Interviewing With Success
Your resume worked and the job search was successful, and now you have an interview. It could very well be the most important hour of your professional career. "The job interview is the precious period in which you are sized up by a powerful person who may well decide whether or not you get the position you want. You can prepare for the interview just as you do for many other tests and enhance your chances of winning an offer." "Concentrating on your five best strengths will help you focus during the interview and will make it easier for them to remember you. You can begin before the interview by identifying your five key strengths and matching them up with the job requirements. Once you've done that, determine ways to bring up these matches during the interview." It has been proven that "People who consistently succeed at interviews are those who take the time to prepare their own answers rather than simply using answers they have read or heard elsewhere, if you fail to establish rapport and trust, it is highly unlikely that you will get the jobÐ’â€”no matter how technically brilliant your answers are."
Tips for Follow-Up
Wonderful! Your resume worked, you've had the interview and now you wait anxiously by the phone. So what can you do to keep from driving yourself and you whole family nuts during this time? According to the experts you should send out thank you notes within 24 hours of the interview. "It enables you to sell yourself further by demonstrating your professionalism, your understanding of business procedures, your communications skills and your continued enthusiasm for the job. Prospective employers are looking for that spark, the energy indication that you really want this position." Remember to write to every executive that you meet. "If you interview with more than one person at a company, send each a customized thank-you, recommends Dean Fechner, senior manager, U.S. recruiting, at Booz Allen Hamilton Inc."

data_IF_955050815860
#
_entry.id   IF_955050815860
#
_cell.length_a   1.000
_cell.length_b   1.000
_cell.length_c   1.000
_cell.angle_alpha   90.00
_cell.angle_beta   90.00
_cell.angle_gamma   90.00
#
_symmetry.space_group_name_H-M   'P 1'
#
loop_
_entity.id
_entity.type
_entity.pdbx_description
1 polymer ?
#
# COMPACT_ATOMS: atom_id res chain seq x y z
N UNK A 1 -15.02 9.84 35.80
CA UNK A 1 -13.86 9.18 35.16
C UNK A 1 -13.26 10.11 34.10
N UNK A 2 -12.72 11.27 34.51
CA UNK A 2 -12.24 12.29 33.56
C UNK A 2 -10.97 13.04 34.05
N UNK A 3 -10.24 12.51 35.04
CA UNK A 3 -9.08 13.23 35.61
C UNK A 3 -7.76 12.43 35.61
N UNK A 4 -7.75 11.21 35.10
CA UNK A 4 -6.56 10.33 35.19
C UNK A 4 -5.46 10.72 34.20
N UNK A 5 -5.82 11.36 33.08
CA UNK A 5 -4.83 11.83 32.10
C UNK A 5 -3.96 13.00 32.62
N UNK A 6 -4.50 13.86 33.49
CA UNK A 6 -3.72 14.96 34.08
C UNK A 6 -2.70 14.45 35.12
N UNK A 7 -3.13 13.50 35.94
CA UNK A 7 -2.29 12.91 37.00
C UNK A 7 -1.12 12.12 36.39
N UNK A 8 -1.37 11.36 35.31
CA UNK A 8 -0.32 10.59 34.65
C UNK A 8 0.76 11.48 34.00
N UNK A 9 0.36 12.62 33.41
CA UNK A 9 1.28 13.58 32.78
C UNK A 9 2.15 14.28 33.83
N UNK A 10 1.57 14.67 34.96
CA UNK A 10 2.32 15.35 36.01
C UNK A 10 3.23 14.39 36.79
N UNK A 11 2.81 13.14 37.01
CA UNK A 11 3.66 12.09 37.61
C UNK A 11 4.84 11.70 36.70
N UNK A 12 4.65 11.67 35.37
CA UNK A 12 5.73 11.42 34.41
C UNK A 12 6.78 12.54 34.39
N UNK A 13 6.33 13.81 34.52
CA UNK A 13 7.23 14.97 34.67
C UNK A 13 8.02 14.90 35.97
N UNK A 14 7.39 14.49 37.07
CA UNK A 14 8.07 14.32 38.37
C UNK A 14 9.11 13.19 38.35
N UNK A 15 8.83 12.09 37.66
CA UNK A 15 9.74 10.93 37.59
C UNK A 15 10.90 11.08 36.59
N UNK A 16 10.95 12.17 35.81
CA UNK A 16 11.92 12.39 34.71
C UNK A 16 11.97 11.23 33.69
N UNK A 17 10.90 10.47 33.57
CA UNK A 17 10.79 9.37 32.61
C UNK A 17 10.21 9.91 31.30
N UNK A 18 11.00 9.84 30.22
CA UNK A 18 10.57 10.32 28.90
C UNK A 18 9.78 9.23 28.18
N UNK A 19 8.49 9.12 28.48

"Immediately after the interview, it is essential to write down particulars. Include the details of the job description as described by the interviewer; details regarding the company and department in which you would be working and any skills for which you felt the interviewer had a concern."
What does professional dress mean? For some it means a three piece suit, for some professional dress is casual and for others it could be jeans and a t-shirt. In Job hunting, first impressions are critical. Don't forget you are marketing a productÐ’â€”yourselfÐ’â€”to a potential employer, and the first thing the employer sees when greeting you, is your attire. Appearance can mean the difference in getting or not getting a job offer.
Dressing for the Interview
"Well, your resume worked and now you have an appointment for the all important job interview. You have done your homework. You are confident that you can answer anything the interviewer throws at you. Finally the big day arrives and the final important choice must be made. What should you wear?" "Before you say a single word to the interviewer, you have already made an impression based on how you are dressed." "Should you be judged by what you wear? Perhaps not, but the reality is, of course, that you are judged. Throughout the entire job-seeking process employers use short-cutsÐ’â€”heuristics or rules of thumbÐ’â€“to save time. With cover letters it's the opening paragraph and a quick scan of your qualifications. With resumes, it is a quick scan of your accomplishments. With the job interview, it's how you're dressed that sets the tone of the interview."
Interview Dress Tips for Women